statutory language for the Volcker Rule, and a majority of the
members of the House of Representatives and the Senate joined
together in adopting it.  The rule we are adopting today to
implement that statute is the result of much thought and hard
Some have suggested that we should second-guess Congress’ clear
direction by engaging in our own analysis of the potential,
theoretical impacts of this rule.  Congress has spoken on this
point.  Congress decided to draft the rule as an amendment to
the Bank Holding Company Act.  Congress also could have amended
the Securities Exchange Act, which would bring with it a set of
analyses.  It did not.  Rather, Congress elected to direct all
five agencies tasked with rulemaking authority to adopt the rule
pursuant to the Bank Holding Company Act.  Although Congress did
not yet know how costly the Great Recession would be at the time
it passed the law, Congress nevertheless determined that the
Volcker Rule was necessary to help prevent another economic
catastrophe.  We cannot and should not seek to overrule that
judgment, nor should we seek to undermine or shirk our statutory
obligation to faithfully implement this Congressional directive. 
I think it is also worth mentioning that while all of the
regulators today are adopting the same rule, such joint action
is not necessarily required by the statute.  Rather, the
statute, while it requires coordination, consistency, and
comparability, also allows for the banking regulators to adopt
one rule, the Commodity Futures Trading Commission to adopt
another version, and the SEC to adopt yet another.  While all
five regulators have separately and reasonably determined that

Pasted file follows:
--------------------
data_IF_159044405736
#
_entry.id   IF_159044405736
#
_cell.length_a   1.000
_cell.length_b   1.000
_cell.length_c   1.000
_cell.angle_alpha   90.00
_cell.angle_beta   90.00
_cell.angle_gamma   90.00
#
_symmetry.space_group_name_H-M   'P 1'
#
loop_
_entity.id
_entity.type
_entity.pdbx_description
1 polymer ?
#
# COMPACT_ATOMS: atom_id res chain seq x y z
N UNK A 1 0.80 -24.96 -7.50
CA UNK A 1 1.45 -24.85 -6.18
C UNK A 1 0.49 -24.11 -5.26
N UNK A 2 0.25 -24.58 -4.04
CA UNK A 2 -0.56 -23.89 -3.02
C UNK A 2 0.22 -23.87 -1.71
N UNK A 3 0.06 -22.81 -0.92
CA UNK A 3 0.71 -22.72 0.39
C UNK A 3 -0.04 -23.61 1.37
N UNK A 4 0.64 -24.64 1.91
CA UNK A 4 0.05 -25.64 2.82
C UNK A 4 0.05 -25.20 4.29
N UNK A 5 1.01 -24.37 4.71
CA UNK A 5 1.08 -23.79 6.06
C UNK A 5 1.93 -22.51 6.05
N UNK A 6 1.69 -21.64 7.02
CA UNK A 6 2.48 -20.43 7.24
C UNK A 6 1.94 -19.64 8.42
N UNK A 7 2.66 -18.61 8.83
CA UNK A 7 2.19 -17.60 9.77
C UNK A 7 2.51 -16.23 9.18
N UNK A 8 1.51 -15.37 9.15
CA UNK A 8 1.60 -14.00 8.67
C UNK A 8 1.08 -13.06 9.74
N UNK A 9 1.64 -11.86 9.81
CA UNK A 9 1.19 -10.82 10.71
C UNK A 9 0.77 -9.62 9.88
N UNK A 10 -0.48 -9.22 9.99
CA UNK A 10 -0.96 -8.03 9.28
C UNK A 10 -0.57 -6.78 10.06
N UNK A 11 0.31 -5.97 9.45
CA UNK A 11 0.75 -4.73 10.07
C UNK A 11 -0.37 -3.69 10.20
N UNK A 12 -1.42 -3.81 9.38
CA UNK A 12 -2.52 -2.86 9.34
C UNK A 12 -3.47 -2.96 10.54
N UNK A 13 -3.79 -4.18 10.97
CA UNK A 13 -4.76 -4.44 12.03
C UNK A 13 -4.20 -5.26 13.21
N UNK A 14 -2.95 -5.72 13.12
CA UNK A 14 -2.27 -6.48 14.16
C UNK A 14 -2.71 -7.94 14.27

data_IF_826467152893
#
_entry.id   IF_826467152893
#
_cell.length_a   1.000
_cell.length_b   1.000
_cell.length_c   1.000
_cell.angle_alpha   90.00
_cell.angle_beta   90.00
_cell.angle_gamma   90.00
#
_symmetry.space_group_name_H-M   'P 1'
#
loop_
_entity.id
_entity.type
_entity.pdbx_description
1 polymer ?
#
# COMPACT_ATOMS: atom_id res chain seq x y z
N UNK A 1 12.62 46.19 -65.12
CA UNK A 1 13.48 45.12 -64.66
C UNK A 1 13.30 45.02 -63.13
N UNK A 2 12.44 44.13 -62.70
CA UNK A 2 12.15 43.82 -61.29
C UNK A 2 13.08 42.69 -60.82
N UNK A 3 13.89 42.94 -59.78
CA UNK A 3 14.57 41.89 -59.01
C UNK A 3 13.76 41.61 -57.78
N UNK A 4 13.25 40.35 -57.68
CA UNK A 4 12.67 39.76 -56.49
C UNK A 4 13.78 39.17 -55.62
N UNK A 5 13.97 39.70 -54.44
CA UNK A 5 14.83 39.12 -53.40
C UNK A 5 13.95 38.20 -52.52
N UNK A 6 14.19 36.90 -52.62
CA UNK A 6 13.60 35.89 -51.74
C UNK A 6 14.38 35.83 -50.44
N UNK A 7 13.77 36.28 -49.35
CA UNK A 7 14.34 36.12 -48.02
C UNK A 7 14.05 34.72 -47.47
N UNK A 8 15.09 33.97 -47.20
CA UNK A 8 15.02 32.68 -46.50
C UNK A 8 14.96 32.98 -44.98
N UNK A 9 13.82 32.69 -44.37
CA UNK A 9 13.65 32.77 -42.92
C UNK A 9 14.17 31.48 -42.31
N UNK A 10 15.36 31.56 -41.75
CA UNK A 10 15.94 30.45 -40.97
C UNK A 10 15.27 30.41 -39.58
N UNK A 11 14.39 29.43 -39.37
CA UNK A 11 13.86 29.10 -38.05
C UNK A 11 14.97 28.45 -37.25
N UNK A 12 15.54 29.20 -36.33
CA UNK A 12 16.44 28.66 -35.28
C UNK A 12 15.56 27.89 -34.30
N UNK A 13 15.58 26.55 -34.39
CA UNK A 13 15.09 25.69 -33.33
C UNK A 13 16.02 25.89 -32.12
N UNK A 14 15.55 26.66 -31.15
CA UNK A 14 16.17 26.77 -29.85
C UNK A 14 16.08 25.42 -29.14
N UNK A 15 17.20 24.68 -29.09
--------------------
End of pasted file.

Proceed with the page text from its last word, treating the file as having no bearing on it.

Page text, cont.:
it makes the most sense to proceed with a consistent rule,
Congress expressly granted authority to the banking and
financial markets regulators to implement the rule in a manner
that is faithful to their statutory mission. 
Some have argued that this rule will unnecessarily restrict the
provision of financial services to the American families and
businesses that currently rely on banks to provide them.   These
concerns are belied by the fact that families and businesses
received those services from numerous and diverse financial
services providers during the period when the Glass-Steagall Act
was in effect, and the US economy grew to be the strongest in
the world.  In addition, Congress did not simply re-adopt the
Glass-Steagall Act.  Rather, it decided to restore and provide
new protections to cover activities like derivatives trading,
while still permitting banks to provide certain customer-centered financial services.  However, these permitted
activities, such as market making and underwriting, are to be
subject to restrictions and limitations intended to ensure that
they do not give rise to significant risks to the banking
entities or the financial system. 
In the months and years ahead, I expect the SEC and the other
financial regulators to continue to provide guidance to market
participants and to refine these protections.  With our efforts
today, we are taking a critical step towards protecting American
families and businesses from unnecessary and inappropriate
conflicts of interest and proprietary trading gone awry.  If
these protections, as they may be refined over time, aren’t
adequate to fulfill that objective because of legal challenges
or other work-arounds, then it will be up to us as regulators to
consider more clear, bright-line alternatives going forward.
The American people deserve no less. 
(bjh) NY